This project will deliver a production-feasible waste heat recovery system for urban commercial vehicles, which offers life-cycle CO2 savings of up to 40%, fuel savings up to almost 50%, and potential payback in less than three years. The project uses the Dearman Engine, a high efficiency liquid-air expander that uniquely harvests low grade heat sources and is most effective in urban duty cycles, working with the internal combustion engine as a hybrid. In so doing, more efficient and less transient ICE operation is realised, leading not only to higher efficiency but to potential for improved air quality or simplified aftertreatment. The technology uses readily available materials with low embedded carbon, and operates with commercially available liquid nitrogen which is already produced using off-peak electricity and has great potential for storing “wrong-time” renewables. Bringing together expertise in the Dearman system, industrial gases, IC engines, vehicle systems, legislation and standards and manufacturing, the consortium will advance TRL, MRL and develop an exploitation plan. This will be achieved through an on vehicle demonstration of the system alongside a process of engaging the potential supply, demand and legislative chains. The project creates significant UK advantage in a future urban medium/heavy duty vehicle market of over 3 million units per year.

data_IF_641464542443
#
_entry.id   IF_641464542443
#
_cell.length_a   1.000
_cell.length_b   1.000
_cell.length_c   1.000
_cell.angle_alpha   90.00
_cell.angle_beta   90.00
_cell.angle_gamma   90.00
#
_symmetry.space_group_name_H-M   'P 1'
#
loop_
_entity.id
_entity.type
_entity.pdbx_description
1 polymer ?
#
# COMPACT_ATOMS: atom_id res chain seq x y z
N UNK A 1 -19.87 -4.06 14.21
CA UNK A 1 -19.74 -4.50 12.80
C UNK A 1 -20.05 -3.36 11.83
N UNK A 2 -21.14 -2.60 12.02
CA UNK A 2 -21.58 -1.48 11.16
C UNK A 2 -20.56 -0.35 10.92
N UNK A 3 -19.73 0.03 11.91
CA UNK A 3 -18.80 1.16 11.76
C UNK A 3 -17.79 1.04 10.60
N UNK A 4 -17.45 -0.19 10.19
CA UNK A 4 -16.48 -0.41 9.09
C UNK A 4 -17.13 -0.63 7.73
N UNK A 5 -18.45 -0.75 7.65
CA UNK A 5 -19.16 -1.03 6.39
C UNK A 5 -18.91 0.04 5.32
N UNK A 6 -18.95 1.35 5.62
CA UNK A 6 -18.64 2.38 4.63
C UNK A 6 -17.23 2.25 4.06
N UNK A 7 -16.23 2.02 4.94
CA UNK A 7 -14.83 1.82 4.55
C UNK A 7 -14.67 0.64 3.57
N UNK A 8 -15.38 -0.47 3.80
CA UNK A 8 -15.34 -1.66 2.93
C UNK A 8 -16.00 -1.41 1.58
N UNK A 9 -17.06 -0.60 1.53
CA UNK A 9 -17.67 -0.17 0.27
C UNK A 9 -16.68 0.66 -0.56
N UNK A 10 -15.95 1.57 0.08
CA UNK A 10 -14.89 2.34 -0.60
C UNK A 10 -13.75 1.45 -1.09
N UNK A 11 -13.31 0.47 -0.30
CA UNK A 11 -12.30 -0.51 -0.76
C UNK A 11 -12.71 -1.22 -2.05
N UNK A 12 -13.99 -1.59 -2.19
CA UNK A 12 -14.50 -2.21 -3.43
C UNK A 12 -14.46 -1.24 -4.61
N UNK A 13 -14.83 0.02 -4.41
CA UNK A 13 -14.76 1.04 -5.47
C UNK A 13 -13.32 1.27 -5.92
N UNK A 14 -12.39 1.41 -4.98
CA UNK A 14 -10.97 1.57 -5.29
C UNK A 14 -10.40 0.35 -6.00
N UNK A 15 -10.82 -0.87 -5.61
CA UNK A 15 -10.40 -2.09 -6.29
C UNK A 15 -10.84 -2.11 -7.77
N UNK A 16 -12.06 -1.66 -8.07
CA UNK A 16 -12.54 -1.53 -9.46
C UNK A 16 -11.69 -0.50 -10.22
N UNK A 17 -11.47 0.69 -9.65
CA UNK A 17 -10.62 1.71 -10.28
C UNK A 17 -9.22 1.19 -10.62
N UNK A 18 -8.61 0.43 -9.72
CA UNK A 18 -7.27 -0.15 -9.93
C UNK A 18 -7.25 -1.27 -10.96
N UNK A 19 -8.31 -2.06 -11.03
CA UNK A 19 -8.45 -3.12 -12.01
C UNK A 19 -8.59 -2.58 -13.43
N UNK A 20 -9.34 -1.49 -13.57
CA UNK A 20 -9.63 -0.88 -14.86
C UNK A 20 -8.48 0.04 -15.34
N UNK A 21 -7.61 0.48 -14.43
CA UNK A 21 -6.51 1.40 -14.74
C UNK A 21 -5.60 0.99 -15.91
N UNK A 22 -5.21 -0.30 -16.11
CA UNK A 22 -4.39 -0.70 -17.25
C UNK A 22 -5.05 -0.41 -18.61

Agency: European Commission | Branch: FP7 | Program: CP | Phase: GC-ICT-2011.6.8 | Award Amount: 2.92M | Year: 2012